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Finding a Good Life After Cancer

by Roger Granet, MD

Wellness image

You are in remission, perhaps even cured – congratulations! Your cancer treatment has been a success. Yes, it was emotionally and physically depleting, but now it’s all over, and you can just go ahead and live your life and forget about the past. Wait a minute. It’s not quite that simple.

The process of life after cancer can be a stressful experience. The consequences of surviving include a number of physical and psychological obstacles that one must face. While hoping that the cancer experience is largely over once remission is achieved and treatment has finished, survivors must deal with a host of unexpected issues. Fortunately, with awareness, sensitivity, and acceptance, these stressors can be handled effectively.

The physical consequences of cancer treatment manifest in a variety of ways. Physical effects of aggressive therapy often include chronic fatigue, neuropathy, impotence, and infertility, to name a few. Many survivors experience what has been called “chemo brain,” which is characterized by cognitive difficulties affecting memory, focus, and concentration.

The emotional repercussions of survivorship can include “The Damocles Syndrome,” where the individual is wondering if the “sword” might fall and cancer might return. A person’s body image is often greatly affected because of physical changes that may result from treatment, such as mastectomy or hair loss. In addition, a sort of “aftershock” may accompany the density of illness and treatment.

In time, you will heal.

Author of Article photo

Dr. Roger Granet

People who once dreaded visits to the doctor or the hospital may actually have feelings of abandonment when they are told to come back in six months. The absence of the vigilance and consideration that was provided by frequent medical visits may trigger fear. Moreover, relationships with family and friends will need to be renegotiated as you enter a new phase of your illness.

Yet despite all these potential challenges, cancer is still a manageable life event that gets easier with time. Here are some suggestions to help you find a good life after cancer.

  • Know that a state of uncertainty lasts for a while.
    For weeks and even months, this state of limbo may persist, and the direction of how to proceed seems cloudy. It is important that you not judge yourself or pressure the process. It will end in time.
  • Embrace that you will be experiencing many emotions.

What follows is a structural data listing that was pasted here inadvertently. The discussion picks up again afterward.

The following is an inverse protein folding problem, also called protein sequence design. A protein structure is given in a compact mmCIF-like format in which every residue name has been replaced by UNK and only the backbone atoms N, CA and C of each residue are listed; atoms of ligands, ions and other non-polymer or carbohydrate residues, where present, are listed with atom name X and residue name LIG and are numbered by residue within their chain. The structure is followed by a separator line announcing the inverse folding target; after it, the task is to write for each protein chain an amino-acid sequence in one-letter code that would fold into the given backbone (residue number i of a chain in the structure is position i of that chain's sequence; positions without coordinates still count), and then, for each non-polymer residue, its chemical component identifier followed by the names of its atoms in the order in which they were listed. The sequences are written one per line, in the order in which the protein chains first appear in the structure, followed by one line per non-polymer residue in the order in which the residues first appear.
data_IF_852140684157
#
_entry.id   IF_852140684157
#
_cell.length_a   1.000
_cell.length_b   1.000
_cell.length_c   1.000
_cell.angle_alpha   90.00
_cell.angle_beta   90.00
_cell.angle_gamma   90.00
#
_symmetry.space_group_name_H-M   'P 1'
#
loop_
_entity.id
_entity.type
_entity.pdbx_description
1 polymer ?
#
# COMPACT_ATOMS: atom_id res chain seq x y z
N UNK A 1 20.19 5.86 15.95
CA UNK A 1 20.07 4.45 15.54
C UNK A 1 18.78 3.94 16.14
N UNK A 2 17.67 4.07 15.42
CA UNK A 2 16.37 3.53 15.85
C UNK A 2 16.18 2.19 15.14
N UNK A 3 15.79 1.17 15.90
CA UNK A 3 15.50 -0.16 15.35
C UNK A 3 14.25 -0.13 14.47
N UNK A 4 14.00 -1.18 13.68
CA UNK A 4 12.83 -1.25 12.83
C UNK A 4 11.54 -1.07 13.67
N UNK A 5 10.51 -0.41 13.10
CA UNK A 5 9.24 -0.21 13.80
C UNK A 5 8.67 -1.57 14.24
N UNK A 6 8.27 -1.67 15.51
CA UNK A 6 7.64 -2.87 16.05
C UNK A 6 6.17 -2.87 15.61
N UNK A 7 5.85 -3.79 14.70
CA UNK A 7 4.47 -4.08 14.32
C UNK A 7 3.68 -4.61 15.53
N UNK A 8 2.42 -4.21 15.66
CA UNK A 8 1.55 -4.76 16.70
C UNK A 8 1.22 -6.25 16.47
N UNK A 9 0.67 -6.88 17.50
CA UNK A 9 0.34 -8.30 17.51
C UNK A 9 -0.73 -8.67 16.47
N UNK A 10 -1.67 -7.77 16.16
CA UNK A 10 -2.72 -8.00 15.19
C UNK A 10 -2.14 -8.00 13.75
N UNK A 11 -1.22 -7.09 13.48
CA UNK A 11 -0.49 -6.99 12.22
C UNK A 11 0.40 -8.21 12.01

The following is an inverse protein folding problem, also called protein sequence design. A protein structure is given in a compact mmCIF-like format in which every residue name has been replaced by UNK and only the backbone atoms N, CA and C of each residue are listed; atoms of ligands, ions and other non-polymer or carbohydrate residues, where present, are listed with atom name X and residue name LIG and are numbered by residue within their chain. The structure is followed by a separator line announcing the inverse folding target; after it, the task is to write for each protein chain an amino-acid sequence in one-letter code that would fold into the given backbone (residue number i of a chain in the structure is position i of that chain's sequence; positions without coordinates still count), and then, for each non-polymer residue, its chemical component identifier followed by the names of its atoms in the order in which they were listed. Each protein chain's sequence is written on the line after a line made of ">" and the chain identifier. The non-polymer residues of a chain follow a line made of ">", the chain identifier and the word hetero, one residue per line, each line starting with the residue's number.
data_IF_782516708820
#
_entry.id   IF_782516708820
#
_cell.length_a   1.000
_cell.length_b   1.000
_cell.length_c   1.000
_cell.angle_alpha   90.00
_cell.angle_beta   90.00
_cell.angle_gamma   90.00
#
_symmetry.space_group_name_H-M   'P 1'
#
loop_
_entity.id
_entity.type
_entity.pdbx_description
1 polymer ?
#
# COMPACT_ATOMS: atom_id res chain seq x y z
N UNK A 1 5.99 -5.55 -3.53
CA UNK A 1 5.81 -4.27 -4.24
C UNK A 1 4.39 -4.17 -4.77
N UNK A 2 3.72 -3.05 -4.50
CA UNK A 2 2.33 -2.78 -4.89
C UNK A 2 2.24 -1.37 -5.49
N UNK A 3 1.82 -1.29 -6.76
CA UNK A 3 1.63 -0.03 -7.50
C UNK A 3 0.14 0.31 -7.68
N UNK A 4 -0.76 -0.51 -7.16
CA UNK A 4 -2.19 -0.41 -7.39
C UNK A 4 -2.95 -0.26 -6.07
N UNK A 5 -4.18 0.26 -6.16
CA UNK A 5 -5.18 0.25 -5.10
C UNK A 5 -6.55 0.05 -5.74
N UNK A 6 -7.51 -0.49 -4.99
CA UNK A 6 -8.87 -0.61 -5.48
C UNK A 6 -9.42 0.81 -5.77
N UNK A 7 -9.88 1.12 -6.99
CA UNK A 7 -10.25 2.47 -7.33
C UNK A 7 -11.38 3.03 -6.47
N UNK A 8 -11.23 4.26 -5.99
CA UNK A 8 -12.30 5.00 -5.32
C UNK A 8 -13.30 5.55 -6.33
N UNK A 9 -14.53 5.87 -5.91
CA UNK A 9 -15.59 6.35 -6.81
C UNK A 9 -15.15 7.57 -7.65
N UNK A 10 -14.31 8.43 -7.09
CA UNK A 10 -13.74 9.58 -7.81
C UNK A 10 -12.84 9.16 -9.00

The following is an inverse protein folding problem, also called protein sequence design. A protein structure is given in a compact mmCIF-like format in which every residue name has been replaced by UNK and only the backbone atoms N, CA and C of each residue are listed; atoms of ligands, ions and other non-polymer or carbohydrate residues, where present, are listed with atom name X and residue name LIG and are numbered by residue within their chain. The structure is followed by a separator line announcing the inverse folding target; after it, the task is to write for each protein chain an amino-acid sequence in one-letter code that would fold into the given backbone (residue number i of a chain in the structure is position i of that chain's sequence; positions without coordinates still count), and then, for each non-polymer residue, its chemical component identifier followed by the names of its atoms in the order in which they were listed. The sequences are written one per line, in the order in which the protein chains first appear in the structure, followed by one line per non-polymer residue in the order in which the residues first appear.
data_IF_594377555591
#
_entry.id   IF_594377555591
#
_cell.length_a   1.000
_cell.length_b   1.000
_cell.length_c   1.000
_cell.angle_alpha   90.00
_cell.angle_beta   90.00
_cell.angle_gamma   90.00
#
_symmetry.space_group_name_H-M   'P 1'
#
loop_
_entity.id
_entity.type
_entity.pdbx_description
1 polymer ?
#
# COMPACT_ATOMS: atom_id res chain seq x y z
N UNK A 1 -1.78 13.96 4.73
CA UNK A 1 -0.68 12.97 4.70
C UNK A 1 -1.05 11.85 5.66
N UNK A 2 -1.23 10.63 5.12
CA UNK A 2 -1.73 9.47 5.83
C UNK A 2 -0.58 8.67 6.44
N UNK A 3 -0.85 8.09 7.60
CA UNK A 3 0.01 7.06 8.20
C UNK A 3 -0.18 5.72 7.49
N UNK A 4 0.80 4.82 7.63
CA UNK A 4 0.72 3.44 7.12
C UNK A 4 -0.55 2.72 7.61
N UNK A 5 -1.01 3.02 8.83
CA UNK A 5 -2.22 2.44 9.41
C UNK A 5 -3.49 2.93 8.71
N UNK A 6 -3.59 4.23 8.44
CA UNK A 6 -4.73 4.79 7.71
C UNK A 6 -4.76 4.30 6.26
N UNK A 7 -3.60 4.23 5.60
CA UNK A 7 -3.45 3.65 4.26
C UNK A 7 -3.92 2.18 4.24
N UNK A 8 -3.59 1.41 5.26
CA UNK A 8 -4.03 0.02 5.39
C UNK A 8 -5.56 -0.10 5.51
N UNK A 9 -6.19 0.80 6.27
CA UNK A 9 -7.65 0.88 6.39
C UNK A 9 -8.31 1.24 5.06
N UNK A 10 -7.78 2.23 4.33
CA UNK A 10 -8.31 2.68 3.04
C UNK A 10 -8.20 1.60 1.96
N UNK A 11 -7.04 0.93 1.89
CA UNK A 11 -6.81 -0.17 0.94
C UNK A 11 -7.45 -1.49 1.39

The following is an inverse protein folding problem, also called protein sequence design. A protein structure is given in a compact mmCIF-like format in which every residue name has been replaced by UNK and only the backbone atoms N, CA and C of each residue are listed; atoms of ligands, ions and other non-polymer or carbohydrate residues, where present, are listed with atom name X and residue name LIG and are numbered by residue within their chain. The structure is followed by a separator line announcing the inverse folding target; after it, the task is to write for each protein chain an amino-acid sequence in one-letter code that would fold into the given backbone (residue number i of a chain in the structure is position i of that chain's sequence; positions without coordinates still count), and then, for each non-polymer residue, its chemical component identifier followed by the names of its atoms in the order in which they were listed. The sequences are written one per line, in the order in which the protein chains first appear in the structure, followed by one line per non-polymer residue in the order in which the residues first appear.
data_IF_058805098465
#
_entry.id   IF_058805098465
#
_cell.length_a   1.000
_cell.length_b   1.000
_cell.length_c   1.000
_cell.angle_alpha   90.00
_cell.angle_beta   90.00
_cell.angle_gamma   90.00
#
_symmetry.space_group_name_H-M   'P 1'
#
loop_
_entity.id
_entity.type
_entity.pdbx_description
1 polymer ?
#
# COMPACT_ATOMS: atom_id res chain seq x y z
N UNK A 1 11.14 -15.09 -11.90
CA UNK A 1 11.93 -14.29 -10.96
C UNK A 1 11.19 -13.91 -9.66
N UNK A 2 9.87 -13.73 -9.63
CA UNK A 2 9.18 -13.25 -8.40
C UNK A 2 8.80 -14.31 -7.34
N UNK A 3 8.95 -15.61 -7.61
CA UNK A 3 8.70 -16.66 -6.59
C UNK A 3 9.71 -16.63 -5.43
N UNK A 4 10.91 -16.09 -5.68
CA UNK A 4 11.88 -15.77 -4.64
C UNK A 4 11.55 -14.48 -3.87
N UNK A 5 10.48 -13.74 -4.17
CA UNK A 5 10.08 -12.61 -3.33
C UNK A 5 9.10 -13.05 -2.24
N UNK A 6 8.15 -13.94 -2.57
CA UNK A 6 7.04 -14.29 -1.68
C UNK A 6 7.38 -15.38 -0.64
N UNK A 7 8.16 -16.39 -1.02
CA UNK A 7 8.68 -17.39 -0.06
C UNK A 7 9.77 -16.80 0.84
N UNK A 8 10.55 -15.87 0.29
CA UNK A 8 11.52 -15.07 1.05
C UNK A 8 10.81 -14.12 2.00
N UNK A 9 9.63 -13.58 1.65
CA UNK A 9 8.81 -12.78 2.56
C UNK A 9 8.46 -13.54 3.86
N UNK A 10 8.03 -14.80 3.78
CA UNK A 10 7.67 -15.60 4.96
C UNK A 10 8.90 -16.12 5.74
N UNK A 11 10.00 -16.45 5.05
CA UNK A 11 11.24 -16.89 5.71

Early on in the recovery process, especially, you may feel pulled in many directions. The new freedom of “normalcy” will be mixed with the concern of recurrence, and their coexistence may leave you feeling confused as to how to feel and act.
  • Many will ask, “How are you feeling?”
    Although the sentiment is thoughtful, this question may be bothersome because it comes at a time when you are trying to put distance between yourself and the cancer. Don’t criticize yourself for being annoyed, and don’t take the question personally.
  • And then they will forget to ask how you are doing.
    Inevitably, the question will stop being asked. Again, don’t take it personally; it’s a natural consequence of time.
  • You will be tired.
    Then expect your strength to return. Initially, don’t demand too much of yourself or feel guilty about difficulties you may have resuming activities or responsibilities. Eventually you will find that your stamina will return.
  • Exercise and play.
    Start out small with a movie or a short walk and then increase activities as your stamina returns.
  • Look in the rearview mirror.
    Survivors and loved ones should talk about how the experience felt for all parties involved. The discussion is easier after the crisis has passed, and it provides a great opportunity for everyone to share their feelings and gain perspective.
  • Take time to reflect.
    Through objective reflection, you will likely realize that you coped more effectively and had more emotional strength than previously imagined. This realization will give you a new emotional strength and confidence.
  • Use relaxation techniques.
    Practice techniques such as guided imagery, progressive muscle relaxation, meditation, and yoga.
  • Seek a consult as needed.
    If the emotional toll of the survivorship process is becoming too troubling, seek assistance. Utilize professional services, support groups, clergy members, or other outlets to have your needs met.

Most importantly, be aware of your feelings without reacting to them with guilt or shame. In time, you will heal emotionally, physically, and spiritually. And you will ultimately discover just how resilient the human spirit is.

♦ ♦ ♦ ♦ ♦

Dr. Roger Granet is a clinical professor of Psychiatry at Weill Cornell Medical College and consulting psychiatrist at Memorial Sloan-Kettering Cancer Center, both in New York, NY. He is the medical director of The Center for Psychiatry and Psycho-Oncology in Morristown, NJ, and the author of Surviving Cancer Emotionally: Learning How to Heal (John Wiley & Sons).

This article was published in Coping® with Cancer magazine, September/October 2010.